Dodgers Bullpen: Pedro Baez Has Finally Arrived

Although it took many years of patience from Dodgers management alongside endless moments of booing from the Los Angeles faithful, Pedro Baez has finally emerged as one of the club’s most trustworthy relievers.

Saturday night’s 1-1/3 innings of relief may have been one of his most impressive appearances to date. Although he walked one batter, he didn’t allow a single hit, shutting down the Brewers when the Dodgers needed it the most. Some pundits believe that it’s the effectiveness of his slider and changeup that has made the difference, but to me, it certainly appears that his self-confidence has elevated his game tremendously. He’s not pensive in the least—he wants to be given the ball in the game’s most critical moments, it seems.

“’I feel good to have won their confidence,” Baez told reporters recently. “I feel good. I just got to keep working every day and pushing to move forward.”

A converted third baseman, Baez made his big league debut in 2014 when he was equipped with a fastball that was a straight as an arrow and a slider that was very rough in composition. Scouts were impressed with his heat, though, so much so that he became a regular part of the relief crew the following year. Over the past few seasons, there were indeed some rough points, so many that a number of folks close to the club wondered when the team would cut ties with the 30-year-old righty.

His 2017 campaign seemed to show a bit of improvement, yet his peripheral numbers were still on the downside. Despite his 2.95 ERA, his FIP was an ugly 4.44 and his walk rate was still astronomically high at 4.1 BB/9. Still, knowing his ceiling was definitely on the high side, management stuck by him. The only question was if the investment would ever pay off. Many followers thought not.

“We felt strongly that this version of Pedro Baez was the best we had ever seen,” Dodgers’ boss Andrew Friedman said at the time. “And as we’re saying that to ourselves he was struggling. But just believing in his makeup, his right arm, and the weapons that he possessed at that time, we felt confident that he would get through it.”

Although Baez gave the impression of being the same shell of himself through most of 2018, he began to dramatically turn things around during the latter part of the summer. While he had a 4.14 ERA through early August, he posted a 0.38 ERA from August 13 until the end of the regular season. What’s more, from September 11 through the final regular-season game on October 1, the righty didn’t allow a single run while only allowing three hits. During that stretch, some argued that he was the most successful reliever in the majors.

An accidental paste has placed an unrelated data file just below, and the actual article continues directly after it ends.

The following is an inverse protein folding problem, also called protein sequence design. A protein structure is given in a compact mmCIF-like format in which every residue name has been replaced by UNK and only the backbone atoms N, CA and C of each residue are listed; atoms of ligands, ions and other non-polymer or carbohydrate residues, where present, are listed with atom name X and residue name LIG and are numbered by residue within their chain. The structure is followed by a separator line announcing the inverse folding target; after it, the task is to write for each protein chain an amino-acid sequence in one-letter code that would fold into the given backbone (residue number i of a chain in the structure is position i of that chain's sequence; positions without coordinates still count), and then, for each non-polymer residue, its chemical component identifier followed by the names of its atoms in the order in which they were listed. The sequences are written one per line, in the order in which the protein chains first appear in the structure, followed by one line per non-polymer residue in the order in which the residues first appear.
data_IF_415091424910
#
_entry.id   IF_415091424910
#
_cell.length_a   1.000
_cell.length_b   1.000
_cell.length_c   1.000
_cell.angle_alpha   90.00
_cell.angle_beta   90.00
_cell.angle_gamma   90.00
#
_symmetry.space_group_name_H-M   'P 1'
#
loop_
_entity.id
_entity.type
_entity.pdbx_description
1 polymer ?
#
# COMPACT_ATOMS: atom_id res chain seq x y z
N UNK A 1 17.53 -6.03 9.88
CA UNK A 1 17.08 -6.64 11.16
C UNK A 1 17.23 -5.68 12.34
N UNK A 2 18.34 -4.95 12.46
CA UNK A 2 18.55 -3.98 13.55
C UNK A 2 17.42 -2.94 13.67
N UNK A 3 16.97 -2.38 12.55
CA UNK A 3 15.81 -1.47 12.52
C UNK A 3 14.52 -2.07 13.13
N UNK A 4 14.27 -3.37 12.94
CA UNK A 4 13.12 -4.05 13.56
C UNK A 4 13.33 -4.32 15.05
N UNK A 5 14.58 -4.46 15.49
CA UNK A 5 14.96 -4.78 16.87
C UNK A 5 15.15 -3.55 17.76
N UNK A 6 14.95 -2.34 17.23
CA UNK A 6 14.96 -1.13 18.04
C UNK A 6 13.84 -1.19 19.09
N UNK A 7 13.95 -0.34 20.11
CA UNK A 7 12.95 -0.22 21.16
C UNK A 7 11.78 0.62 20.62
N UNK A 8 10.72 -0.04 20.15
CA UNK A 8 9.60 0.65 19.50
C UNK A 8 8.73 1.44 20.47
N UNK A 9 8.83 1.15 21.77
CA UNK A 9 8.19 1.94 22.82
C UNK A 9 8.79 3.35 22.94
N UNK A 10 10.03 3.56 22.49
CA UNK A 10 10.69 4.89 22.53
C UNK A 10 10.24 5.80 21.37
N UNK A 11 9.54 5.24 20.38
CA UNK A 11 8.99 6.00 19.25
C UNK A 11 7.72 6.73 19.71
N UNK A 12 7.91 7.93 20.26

As far as the 2018 postseason goes, Baez has already made four key appearances between both the NLDS and the NLCS. Through those four games, he has thrown 4-2/3 innings, striking out five while allowing just two walks and one hit. As the latter part of the NLCS approaches, it wouldn’t be surprising if he’s used in the highest leverage scenarios, perhaps even throwing in the high-stress eighth-inning hold situations.

It’s quite remarkable how much things changed over the course of a single year. Although he was a member of the 2017 NLDS roster, he didn’t throw a single pitch in the series. Subsequently, he was left off the NLCS roster against the Cubs and the World Series roster against the Astros.

Yet, as well as his secondary pitches have emerged to compliment his fastball, he’s equipped with one other weapon that will be enormously valuable in his efforts moving forward—belief in his own personal ability to succeed.

 

Advertisements

Dodgers Bullpen: Still No Solutions for an Otherwise Shoddy Relief Crew

maeda3

Many followers of the Dodgers hoped the addition of veteran reliever Ryan Madson would bolster the team’s relief corps just a little bit, but that doesn’t seem to be the case—at least not yet. Since returning from the DL because of nerve irritation in his lower back, Madson has made four appearances—one for the Nationals (before he was traded) and three for the Dodgers. In 3-1/3 innings of work, the righty has surrendered  five hits (one of which was a long ball) and a walk, resulting in three earned runs. Despite his heater sitting in the 94-95 MPH range, he still hasn’t been able to find any mojo from his former self from a long time ago.

Continue reading “Dodgers Bullpen: Still No Solutions for an Otherwise Shoddy Relief Crew”

Who Should Be Closing for Dodgers?